Invisible

Finis Origine Pendet

By
Ira Batra Garde '76
May 11, 2022
Black and white drawing of a smiling woman

Aging, I fear I will be seen as irrelevant
not be seen at all, be alone, become invisible.
If it happens, I could just notice that others don’t notice me,
remain calm about it.

Spots, unwelcome guests. I notice my aversion.
Could I welcome them?
Skin, tight no longer, jowls and neck loosely defined.
Eyelids: soft, delicate tissue. Redundant or beautiful?
Do these dermatologic signs of decay hide the mood within?

You have to know me, be interested in me to
know I feel happy, energetic, vital
and also afraid about the loss of my vitality.

Getting older, I notice my walking, gaining interest in its
sensations,
the universe beginning to become contained within me.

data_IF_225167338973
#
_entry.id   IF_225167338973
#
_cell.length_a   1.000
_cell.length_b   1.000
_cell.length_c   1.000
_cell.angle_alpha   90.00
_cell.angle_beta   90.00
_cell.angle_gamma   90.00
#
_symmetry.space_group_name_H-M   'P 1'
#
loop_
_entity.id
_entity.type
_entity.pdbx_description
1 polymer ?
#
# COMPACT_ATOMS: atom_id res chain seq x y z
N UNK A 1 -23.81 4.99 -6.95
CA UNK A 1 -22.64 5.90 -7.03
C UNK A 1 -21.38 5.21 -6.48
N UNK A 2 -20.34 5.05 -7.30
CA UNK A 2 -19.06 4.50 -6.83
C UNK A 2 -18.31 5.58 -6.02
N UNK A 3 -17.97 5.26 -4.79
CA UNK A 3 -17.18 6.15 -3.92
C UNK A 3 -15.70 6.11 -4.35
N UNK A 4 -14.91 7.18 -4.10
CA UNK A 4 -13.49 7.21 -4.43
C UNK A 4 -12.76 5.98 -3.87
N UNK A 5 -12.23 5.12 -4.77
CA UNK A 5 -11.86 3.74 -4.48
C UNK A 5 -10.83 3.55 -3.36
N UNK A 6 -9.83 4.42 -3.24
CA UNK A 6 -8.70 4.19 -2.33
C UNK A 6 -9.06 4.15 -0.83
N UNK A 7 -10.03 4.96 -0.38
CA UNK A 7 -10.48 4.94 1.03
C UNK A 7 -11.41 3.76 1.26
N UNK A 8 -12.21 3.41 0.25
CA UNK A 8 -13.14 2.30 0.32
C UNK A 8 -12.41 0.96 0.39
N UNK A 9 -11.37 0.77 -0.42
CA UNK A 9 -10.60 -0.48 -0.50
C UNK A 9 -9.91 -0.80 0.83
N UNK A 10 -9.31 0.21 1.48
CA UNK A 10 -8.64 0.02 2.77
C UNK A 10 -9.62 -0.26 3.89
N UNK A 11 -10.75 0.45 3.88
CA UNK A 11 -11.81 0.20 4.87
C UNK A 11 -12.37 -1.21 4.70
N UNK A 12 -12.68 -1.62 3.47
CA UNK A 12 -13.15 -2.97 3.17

Bone, joint, muscle: pleasant ache, minuscule twinge.
Surprisingly unsteady step: less sure, foot rises higher, falls flatter.

I notice myself enlivening my steps, making myself spry,
testing the moments while I think I might still fake it.
Wanting to deny the inevitable: a good game,
harmless fun when I notice. Or bittersweet?

Others see that I am old: they don’t deny it.
They assist me by making me invisible,
seeing me but not noticing, desiring nothing, asking too little
helping me enter the realm of the imperceptible.

 

Editor’s Note: Ira Batra Garde, a psychiatrist, is currently writing a novel about an Indian military surgeon during the tumultuous reckoning that encompasses both World Wars. This poem originally appeared in the anthology Walking With the Shadows, Leaving Them Behind: Selected Poems by the Pegasus Physician Writers at Stanford, which features creative works written by physicians and medical students.

This article first appeared in the Fall 2022 issue of The Exeter Bulletin.

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